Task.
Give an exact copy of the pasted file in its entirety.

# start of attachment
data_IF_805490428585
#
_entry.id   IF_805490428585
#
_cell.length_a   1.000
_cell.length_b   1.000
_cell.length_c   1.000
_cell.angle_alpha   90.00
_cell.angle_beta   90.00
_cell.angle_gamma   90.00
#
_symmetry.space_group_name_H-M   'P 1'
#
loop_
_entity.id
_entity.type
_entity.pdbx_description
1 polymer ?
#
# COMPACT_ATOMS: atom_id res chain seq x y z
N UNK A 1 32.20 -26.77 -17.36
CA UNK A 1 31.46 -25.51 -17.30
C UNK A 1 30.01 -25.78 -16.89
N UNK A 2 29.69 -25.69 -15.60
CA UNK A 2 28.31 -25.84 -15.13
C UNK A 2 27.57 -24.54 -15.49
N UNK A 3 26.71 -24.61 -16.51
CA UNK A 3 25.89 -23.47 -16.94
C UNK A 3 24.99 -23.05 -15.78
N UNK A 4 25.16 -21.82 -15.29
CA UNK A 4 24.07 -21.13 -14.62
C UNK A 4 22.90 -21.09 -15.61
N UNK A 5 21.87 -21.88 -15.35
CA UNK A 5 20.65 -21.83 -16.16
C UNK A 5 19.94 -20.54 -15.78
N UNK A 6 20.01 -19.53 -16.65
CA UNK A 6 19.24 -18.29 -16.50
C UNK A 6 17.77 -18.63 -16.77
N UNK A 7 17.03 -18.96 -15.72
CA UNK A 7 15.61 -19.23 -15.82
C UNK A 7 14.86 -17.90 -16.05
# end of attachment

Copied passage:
data_IF_805490428585
#
_entry.id   IF_805490428585
#
_cell.length_a   1.000
_cell.length_b   1.000
_cell.length_c   1.000
_cell.angle_alpha   90.00
_cell.angle_beta   90.00
_cell.angle_gamma   90.00
#
_symmetry.space_group_name_H-M   'P 1'
#
loop_
_entity.id
_entity.type
_entity.pdbx_description
1 polymer ?
#
# COMPACT_ATOMS: atom_id res chain seq x y z
N UNK A 1 32.20 -26.77 -17.36
CA UNK A 1 31.46 -25.51 -17.30
C UNK A 1 30.01 -25.78 -16.89
N UNK A 2 29.69 -25.69 -15.60
CA UNK A 2 28.31 -25.84 -15.13
C UNK A 2 27.57 -24.54 -15.49
N UNK A 3 26.71 -24.61 -16.51
CA UNK A 3 25.89 -23.47 -16.94
C UNK A 3 24.99 -23.05 -15.78
N UNK A 4 25.16 -21.82 -15.29
CA UNK A 4 24.07 -21.13 -14.62
C UNK A 4 22.90 -21.09 -15.61
N UNK A 5 21.87 -21.88 -15.35
CA UNK A 5 20.65 -21.83 -16.16
C UNK A 5 19.94 -20.54 -15.78
N UNK A 6 20.01 -19.53 -16.65
CA UNK A 6 19.24 -18.29 -16.50
C UNK A 6 17.77 -18.63 -16.77
N UNK A 7 17.03 -18.96 -15.72
CA UNK A 7 15.61 -19.23 -15.82
C UNK A 7 14.86 -17.90 -16.05